The 20th century saw a flourishing of liturgical scholarship and a serious look at the pastoral needs and institutions of the church, especially in the Christian West. (For the most part, western Christian scholars sought to reclaim the inheritance of the undivided Church, oftentimes by looking to its expression in the East.) Because of what has been called the Liturgical Movement, many of the Christian communities in the West reclaimed an understanding of the vital importance of the diaconate—a ministry of liturgy, word and charity. Today, the permanent diaconate for both men, and in some places women, is thriving in those communities, ministering more fully to the needs of their faithful and the world.
In the Christian East, calls for the reinstitution of the deaconess had begun in Russia in the 19th century. (See Calls for the Rejuvenation of the Deaconess in Modern Era.) In the early part of the 20th century, the Moscow Council (1917–18) discussed the issue (as well as a number of others aimed at ministering more fully to the faithful), but no action was taken at the time due to the Bolshevik Revolution. Soon, all the Orthodox churches in the “Eastern Bloc” would be subject to state suppression and any attempt at revitalizing church life at the institutional level (including a rejuvenated diaconate for both men and women) would be put on hold; they were concerned primarily with just surviving. These churches have only recently emerged from state control. Similarly, in the Greek-speaking world, the Church in the 20th century was only beginning to re-emerge after 500 hundred years of Ottoman rule. It has only been within the last hundred years that it has begun to re-engage with society and look at its pastoral needs, internal structures, and external mission. Notably, in 2004 the Church of Greece took steps to reinstitute the female diaconate to serve the needs of remote monasteries. (More information here.) Other ecclesial practices that have a much longer history than the disappearance of the female diaconate are beginning to be re-examined and reclaimed by the Orthodox Church as well. For example, frequent communion of the laity (which had fallen into disuse, by some accounts, as early as the 4/5th c) is now encouraged, the reading aloud of the prayers of the liturgy by the celebrant, especially the Anaphora, (a practice that had died out, in some places, as early as the 6th c.) is found in more places, etc. These renewed practices have contributed to the spiritual growth and enrichment of the faithful. Let us hope that the Church will reexamine and see the efficacy of a renewed and rejuvenated diaconate for both men and women similarly to meet the ministerial needs of Her faithful and the world for today.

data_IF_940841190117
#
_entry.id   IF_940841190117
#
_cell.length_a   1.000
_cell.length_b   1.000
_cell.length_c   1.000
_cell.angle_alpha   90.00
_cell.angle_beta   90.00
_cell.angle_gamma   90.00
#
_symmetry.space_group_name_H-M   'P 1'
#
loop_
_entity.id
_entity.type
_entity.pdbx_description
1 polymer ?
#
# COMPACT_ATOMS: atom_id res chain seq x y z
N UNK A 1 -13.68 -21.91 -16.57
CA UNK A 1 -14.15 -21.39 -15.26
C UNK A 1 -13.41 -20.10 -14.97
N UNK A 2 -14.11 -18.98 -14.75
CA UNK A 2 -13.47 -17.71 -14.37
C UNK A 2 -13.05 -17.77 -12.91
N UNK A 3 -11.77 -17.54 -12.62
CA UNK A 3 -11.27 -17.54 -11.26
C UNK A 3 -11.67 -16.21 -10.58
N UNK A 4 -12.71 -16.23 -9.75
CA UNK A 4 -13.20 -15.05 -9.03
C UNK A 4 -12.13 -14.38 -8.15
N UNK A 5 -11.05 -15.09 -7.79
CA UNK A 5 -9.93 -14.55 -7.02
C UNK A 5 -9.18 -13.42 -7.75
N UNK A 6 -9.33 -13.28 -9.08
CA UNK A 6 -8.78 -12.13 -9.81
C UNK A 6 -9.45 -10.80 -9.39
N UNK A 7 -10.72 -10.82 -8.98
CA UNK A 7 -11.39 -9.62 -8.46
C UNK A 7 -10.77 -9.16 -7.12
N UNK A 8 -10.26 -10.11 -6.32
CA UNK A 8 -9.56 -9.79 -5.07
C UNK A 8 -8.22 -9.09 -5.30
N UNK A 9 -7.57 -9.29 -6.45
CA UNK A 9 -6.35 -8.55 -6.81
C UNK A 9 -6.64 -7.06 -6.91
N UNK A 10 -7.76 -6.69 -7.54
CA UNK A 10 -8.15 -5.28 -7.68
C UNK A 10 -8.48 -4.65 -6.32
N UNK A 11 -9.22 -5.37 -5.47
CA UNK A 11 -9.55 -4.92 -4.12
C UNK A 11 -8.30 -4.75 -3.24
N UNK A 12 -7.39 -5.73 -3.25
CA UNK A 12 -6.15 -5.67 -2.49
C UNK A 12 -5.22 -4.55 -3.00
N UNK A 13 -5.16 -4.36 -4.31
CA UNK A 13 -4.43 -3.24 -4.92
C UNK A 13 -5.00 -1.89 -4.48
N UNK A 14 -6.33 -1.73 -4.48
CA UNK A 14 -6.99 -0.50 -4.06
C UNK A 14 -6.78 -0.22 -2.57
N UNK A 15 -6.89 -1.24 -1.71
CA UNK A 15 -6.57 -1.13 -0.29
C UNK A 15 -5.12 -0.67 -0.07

*Because Christianity was brought to the Slavs during a certain epoch of its existence (i.e. after much of the social and philanthropic emphases of the diaconate had disappeared), the diaconate in the Slavic tradition has usually been more limited in scope and more particularly focused on its liturgical expression.